Play Live Radio
Next Up:
0:00 0:00
Available On Air Stations

First-time filmmaker Cord Jefferson's 'American Fiction' is both moving and hilarious


The Oscars are coming up on March 10, so we are listening back to our original reviews of some of the movies nominated this year for best picture. Here's critic Bob Mondello with his take on "American Fiction."


BOB MONDELLO: Professor Thelonious Ellison, known to friends and family as Monk, has not been having a good day when his agent calls about his latest rejection by a publisher.


JOHN ORTIZ: (As Arthur) They want a Black book.

JEFFREY WRIGHT: (As Thelonious 'Monk' Ellison) They have a Black book. I'm Black, and it's my book.

ORTIZ: (As Arthur) You know what I mean.

WRIGHT: (Thelonious 'Monk' Ellison) You mean they want me to write about the cop killing some teenager or a single mom in Dorchester raising five kids.

ORTIZ: (As Arthur) Dorchester's pretty white now. But, yes.

MONDELLO: Monk's having this conversation while trying to hail a cab that ignores him and picks up a white guy just a few feet away, which does not help his mood. Then at a book festival, his symposium is sparsely attended because everyone's down the hall listening to bestselling author Sintara Golden.


NICOLE KEMPSKIE: (As Moderator) How did you come to write this book?

ISSA RAE: (As Sintara Golden) What really struck me was that too few books were about my people. Where are our stories? Where is our representation?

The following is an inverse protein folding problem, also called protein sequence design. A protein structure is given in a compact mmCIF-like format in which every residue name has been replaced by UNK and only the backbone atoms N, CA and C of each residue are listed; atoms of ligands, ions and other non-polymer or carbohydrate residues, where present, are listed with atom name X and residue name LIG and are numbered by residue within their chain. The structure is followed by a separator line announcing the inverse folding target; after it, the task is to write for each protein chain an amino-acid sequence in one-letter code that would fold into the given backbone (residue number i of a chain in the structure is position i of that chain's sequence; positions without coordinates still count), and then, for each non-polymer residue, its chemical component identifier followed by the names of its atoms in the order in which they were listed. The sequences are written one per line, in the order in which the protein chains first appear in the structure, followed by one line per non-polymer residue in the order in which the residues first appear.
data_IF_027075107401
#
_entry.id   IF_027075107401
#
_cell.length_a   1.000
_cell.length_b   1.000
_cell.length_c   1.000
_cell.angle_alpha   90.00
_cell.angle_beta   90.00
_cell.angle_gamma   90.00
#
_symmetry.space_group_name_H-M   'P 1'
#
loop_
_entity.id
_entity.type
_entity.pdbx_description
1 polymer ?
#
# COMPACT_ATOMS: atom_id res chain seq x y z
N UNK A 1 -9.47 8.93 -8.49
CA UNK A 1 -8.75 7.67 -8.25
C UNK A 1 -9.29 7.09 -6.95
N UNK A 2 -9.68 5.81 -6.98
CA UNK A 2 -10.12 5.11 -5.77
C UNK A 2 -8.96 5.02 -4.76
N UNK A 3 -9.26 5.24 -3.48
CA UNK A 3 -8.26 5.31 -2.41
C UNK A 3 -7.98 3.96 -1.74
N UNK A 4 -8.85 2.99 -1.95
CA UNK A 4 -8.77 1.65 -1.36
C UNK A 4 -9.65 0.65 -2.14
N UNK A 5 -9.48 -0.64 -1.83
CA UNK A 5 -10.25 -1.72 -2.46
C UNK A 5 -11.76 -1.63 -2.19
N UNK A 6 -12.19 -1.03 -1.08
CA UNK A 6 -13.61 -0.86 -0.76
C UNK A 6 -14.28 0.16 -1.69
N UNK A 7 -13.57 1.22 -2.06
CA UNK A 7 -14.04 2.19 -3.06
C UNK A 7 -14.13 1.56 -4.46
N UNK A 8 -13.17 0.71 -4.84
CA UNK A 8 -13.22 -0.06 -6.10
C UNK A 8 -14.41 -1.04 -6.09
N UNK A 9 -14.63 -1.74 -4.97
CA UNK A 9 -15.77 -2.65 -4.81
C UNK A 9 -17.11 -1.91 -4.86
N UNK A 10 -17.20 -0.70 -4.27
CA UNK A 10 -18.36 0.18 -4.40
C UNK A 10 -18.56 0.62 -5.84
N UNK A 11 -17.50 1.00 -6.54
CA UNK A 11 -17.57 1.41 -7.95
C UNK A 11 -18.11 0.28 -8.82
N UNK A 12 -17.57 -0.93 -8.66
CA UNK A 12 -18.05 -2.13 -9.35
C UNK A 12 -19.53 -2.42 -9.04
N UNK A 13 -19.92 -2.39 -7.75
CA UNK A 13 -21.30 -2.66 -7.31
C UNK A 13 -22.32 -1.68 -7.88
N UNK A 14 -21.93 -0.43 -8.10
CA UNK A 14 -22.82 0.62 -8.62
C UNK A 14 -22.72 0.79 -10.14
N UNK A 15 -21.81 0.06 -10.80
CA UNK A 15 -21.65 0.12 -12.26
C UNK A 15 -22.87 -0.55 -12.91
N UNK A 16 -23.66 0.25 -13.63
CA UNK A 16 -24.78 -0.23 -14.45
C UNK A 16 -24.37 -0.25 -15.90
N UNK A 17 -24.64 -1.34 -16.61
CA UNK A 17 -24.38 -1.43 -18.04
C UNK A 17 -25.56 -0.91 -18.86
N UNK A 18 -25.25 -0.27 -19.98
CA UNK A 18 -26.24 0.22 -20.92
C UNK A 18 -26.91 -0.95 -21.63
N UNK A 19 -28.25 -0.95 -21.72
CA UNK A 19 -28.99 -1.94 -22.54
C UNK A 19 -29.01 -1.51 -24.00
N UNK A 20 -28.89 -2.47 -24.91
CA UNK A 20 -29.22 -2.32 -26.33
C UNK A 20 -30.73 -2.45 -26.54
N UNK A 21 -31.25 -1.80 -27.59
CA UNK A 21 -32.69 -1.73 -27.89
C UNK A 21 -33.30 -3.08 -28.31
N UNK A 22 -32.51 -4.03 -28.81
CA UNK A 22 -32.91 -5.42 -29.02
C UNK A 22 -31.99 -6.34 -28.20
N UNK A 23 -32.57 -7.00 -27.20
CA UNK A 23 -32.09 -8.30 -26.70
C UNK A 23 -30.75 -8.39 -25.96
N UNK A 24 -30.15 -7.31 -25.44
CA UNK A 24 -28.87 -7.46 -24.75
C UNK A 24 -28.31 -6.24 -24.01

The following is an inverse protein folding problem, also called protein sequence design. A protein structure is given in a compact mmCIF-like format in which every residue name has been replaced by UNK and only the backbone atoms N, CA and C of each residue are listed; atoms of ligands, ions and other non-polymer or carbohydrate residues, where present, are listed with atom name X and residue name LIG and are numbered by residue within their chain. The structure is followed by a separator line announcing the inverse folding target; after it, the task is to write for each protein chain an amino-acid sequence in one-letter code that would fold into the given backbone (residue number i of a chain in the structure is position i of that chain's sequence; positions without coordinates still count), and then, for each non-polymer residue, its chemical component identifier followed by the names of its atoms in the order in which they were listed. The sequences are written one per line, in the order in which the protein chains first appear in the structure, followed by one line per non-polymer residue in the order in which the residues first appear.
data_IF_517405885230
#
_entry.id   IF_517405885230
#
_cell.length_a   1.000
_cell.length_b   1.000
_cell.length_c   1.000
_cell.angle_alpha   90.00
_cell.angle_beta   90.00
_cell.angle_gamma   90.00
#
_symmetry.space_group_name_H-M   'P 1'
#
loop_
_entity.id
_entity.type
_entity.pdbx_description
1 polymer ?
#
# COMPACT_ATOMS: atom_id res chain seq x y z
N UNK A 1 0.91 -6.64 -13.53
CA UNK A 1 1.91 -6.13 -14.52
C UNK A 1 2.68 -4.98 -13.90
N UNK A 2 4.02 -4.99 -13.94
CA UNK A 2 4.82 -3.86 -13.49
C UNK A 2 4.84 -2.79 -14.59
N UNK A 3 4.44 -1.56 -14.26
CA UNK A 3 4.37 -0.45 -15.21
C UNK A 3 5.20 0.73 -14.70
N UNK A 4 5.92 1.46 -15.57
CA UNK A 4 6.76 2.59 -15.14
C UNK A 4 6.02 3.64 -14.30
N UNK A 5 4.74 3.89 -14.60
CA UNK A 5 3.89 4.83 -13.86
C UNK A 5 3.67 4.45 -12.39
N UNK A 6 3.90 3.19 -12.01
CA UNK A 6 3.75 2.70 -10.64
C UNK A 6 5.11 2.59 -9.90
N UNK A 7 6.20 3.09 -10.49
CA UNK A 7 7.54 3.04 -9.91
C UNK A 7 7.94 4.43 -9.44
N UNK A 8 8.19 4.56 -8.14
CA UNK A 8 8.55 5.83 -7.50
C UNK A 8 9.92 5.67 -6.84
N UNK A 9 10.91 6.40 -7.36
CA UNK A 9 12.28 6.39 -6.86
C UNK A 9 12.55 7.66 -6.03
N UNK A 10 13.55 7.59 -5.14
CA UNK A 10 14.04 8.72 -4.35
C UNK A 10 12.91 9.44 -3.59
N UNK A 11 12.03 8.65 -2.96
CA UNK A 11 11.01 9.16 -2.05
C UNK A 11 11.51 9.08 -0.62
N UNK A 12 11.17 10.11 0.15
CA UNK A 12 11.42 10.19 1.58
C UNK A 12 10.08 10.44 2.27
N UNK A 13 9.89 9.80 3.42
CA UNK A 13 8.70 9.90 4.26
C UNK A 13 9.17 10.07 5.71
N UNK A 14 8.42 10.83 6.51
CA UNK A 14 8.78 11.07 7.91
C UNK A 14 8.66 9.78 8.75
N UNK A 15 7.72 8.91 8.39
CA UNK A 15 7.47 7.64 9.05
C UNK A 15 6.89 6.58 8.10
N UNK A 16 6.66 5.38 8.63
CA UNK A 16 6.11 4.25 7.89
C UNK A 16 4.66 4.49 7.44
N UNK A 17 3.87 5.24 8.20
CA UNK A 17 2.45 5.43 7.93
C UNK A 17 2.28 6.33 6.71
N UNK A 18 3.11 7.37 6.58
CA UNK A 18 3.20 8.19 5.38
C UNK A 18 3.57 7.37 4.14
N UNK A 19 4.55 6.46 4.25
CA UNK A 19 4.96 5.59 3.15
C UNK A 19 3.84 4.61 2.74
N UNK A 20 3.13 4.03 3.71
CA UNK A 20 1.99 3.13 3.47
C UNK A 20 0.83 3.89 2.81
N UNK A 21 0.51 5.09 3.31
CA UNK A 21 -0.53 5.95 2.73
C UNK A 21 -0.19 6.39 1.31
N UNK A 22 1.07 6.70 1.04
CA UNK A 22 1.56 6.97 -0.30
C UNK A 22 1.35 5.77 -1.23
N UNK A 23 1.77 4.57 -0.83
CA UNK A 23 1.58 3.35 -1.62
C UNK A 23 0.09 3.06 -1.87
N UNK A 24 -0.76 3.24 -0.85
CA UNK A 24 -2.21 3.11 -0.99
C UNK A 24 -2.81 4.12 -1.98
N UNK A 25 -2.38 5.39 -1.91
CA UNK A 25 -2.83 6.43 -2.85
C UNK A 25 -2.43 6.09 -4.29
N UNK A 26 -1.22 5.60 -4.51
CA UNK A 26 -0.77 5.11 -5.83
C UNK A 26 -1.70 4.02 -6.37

KEMPSKIE: (As Moderator) Would you give us the pleasure of reading an excerpt?

RAE: (As Sintara Golden, reading) Yo, Sharonda (ph). Girl, you be pregnant again?

MONDELLO: It's just too much. Monk, played as increasingly exasperated by Jeffrey Wright, retreats to his family's beach house, where he gets an idea and sends it to his agent.


ORTIZ: (As Arthur, reading) I be standing outside in the night.

WRIGHT: (As Thelonious 'Monk' Ellison) Deadbeat dads, rappers, crack - you said you wanted Black stuff. That's Black, right?

ORTIZ: (As Arthur) I see what you're doing.

MONDELLO: Monk insists he send it out under the pseudonym Stagg R. Leigh. And to both their astonishment...


ORTIZ: (As Arthur) We sold your book.

WRIGHT: (As Thelonious 'Monk' Ellison) No.

MIRIAM SHOR: (As Paula) We believe Mr. Leigh has written a bestseller.

WRIGHT: (As Thelonious 'Monk' Ellison) It was a joke.

ORTIZ: (As Arthur) The most lucrative joke you've ever told.

SHOR: (As Paula) Now, is Stagg a pseudonym?

WRIGHT: (As Thelonious 'Monk' Ellison as Stagg R. Leigh) Yeah.

ORTIZ: (As Arthur) Mr. Leigh can't use his real name.

MONDELLO: And now the lies start piling up. His agent claims Monk's in hiding because he has a criminal past.


ADAM BRODY: (As Wiley) Can I ask what you were in for? Was it murder?

WRIGHT: (As Thelonious 'Monk' Ellison as Stagg R. Leigh) You said that, not me.

MONDELLO: Now, if this were all that filmmaker Cord Jefferson were doing, it'd be kind of a riot. But he's got bigger fallacies to fry, or delusions to deglaze, or stereotypes to stir or whatever.


SHOR: (As Paula) We think it is going to be the read of the summer.